Tim Duncan’s ex-financial advisor has been indicted for wire fraud. The San Antonio Spurs sports star who retired last month had sued his former financial advisor Charles Banks in 2015. He alleged that banks had mishandled at least $20 million of his investments.
The lawsuit stated that Banks encouraged Duncan to invest in hotels, wineries and several beauty products, but he did not reveal that Banks had ownership interests in all of them.
Duncan accused the advisor of defrauding him on a loan of $7.5 million to Gameday. This was a company that Banks controlled. That company also received a bank loan with what the Spurs star said was his signature on a financial document that would get him $1.5 million cash and would lower his risk. Banks was accused of using that signature to increase the guarantee exposure of Duncan to $13.5 million.
Tim Duncan's former financial advisor arrested, indicted for wire fraud | WOAI https://t.co/CxQcru5I8d
— Jeff Grant, JD, MDiv (@jeffgrant_ct) September 11, 2016
The FBI has been investigating Banks for over a year. He recently was released after he posted a bond of $50,000 last week. This was five percent of his $1 million bail bond after he showed up in federal court.
One of Duncan’s attorneys stated that the charges on Banks involved about $10 million of the $20 million that Duncan lost in his dealings with the advisor.
According to Banks’ defense attorney, the former financial advisor is a successful business and family man. He said that after the facts come to light, he will be found innocent of wire fraud.
The indictment states that Duncan first met Banks in 1998 when Banks was working for the investment company CSI. Banks became the president in 2000 and left the company in 2007. CSI then was acquired by SunTrust Sports and Entertainment Specialty Group.
According to the indictment, Duncan thought that Banks still was his financial advisor after he was no longer with CSI because Banks talked to Duncan often about investments and to ask him to invest in projects that Banks was working on.
The lawsuit by the SEC contains numerous allegations about Gameday, and accuses Banks of violating securities laws. Some of the accusations are similar to the ones that Duncan has made in his own lawsuit.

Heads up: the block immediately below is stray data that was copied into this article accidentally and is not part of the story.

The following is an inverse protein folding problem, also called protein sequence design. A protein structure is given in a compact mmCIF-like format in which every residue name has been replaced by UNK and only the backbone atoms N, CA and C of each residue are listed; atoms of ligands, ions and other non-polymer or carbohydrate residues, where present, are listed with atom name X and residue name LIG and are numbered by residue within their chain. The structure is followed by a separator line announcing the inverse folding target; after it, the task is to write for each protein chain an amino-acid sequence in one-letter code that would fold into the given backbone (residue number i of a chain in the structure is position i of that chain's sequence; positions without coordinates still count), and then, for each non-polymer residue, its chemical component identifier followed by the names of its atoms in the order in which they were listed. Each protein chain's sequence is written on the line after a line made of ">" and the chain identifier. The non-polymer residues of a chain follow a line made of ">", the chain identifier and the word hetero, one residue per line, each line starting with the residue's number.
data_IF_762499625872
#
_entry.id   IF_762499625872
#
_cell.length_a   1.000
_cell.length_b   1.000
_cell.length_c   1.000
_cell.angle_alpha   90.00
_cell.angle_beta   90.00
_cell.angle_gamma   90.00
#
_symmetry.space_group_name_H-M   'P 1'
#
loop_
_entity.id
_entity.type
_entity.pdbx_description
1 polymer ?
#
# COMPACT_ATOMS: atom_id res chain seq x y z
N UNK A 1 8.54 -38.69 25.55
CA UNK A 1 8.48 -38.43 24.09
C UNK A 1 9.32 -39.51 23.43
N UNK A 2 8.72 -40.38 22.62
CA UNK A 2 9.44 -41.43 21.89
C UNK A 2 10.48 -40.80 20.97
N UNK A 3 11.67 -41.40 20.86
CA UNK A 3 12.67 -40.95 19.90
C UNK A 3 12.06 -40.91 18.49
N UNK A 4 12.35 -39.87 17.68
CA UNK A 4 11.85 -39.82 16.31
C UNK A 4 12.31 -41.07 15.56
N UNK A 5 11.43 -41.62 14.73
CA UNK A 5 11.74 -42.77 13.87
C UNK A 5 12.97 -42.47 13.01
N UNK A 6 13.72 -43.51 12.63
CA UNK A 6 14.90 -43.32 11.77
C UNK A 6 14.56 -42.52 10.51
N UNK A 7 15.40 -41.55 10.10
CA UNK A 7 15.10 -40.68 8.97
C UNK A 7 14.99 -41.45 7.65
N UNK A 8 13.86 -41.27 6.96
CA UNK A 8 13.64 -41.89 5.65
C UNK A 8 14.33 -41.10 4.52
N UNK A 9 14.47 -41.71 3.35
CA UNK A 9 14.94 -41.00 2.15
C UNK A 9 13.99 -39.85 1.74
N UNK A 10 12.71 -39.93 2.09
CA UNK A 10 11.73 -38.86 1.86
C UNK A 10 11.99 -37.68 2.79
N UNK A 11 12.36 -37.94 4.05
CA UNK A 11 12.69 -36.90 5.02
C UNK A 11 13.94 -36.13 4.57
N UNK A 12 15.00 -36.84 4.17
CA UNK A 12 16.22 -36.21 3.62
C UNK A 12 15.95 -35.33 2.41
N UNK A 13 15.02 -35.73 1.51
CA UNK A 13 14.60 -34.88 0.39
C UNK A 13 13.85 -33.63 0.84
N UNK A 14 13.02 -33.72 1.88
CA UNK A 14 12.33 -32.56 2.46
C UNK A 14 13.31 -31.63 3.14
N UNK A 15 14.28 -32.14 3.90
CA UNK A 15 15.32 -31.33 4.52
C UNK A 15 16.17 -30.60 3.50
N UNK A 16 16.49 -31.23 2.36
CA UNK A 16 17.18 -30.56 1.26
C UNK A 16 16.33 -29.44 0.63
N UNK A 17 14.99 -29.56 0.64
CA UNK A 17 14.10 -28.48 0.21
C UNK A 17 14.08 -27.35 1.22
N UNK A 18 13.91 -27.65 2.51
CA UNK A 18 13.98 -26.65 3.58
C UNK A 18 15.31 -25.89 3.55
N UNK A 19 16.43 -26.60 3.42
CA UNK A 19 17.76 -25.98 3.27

Duncan stated that the losses in his lawsuit were from 2005 to 2013 when he was reviewing his finances as part of a 2013 divorce.
The indictment, lawsuit by the SEC and the allegations by Duncan all accuse the advisor of fraud over the Gameday deals. Instead of the investments helping Duncan, the loan of $7.5 million was harmful to him and exposed him to millions in liability.
Duncan also alleges that Banks tricked him into putting $1 million into a cosmetics company that he claimed to be profitable but was actually losing money. He alleges that Banks did not tell him that Metier Tribeca was failing financially, and also that Banks was not going to put his own money into the company, which Duncan says Banks told him he was going to do.
In the past, Banks denied all of Duncan’s allegations. He said that Duncan has made millions off of these deals but that Duncan wanted now to cash out early.
The date has not yet been set for Banks next court appearance.
About Wire Fraud
Federal wire fraud charges focus on the intentional deception for gaining materially. Wire fraud is a form of deception that has to do with using telecommunications equipment, such as TV, radio and Internet. It is distinct from many other types of fraud, including telemarketing fraud and mail fraud.
Wire fraud almost always involves the crossing of state lines, so almost all types of wire fraud are prosecuted by the federal government. In addition to laws that cover wire fraud generally, the law also has special rules about any type of fraud that deals with disasters or emergencies. There also are special rules for wire fraud that involve any financial institution run by the US government.
There are several types of wire fraud charges:
- General wire fraud, where there is any type of fraud that uses TV, radio, phone or Internet going across state lines without aggravating factors.
- A special type of wire fraud that is defined for any type of fraud that is made related to any disaster event.
- Wire fraud that affects financial institutions. Any type of wire fraud that can be shown to be related to the operations of a financial organization may be considered aggravated fraud.
Generally, wire fraud can be punished by a prison sentence of up to 20 years. The level of the fine for wire fraud depends upon the amount of money involved in the original fraud. There have been financial penalties for wire fraud cases that went up as high as $1 million.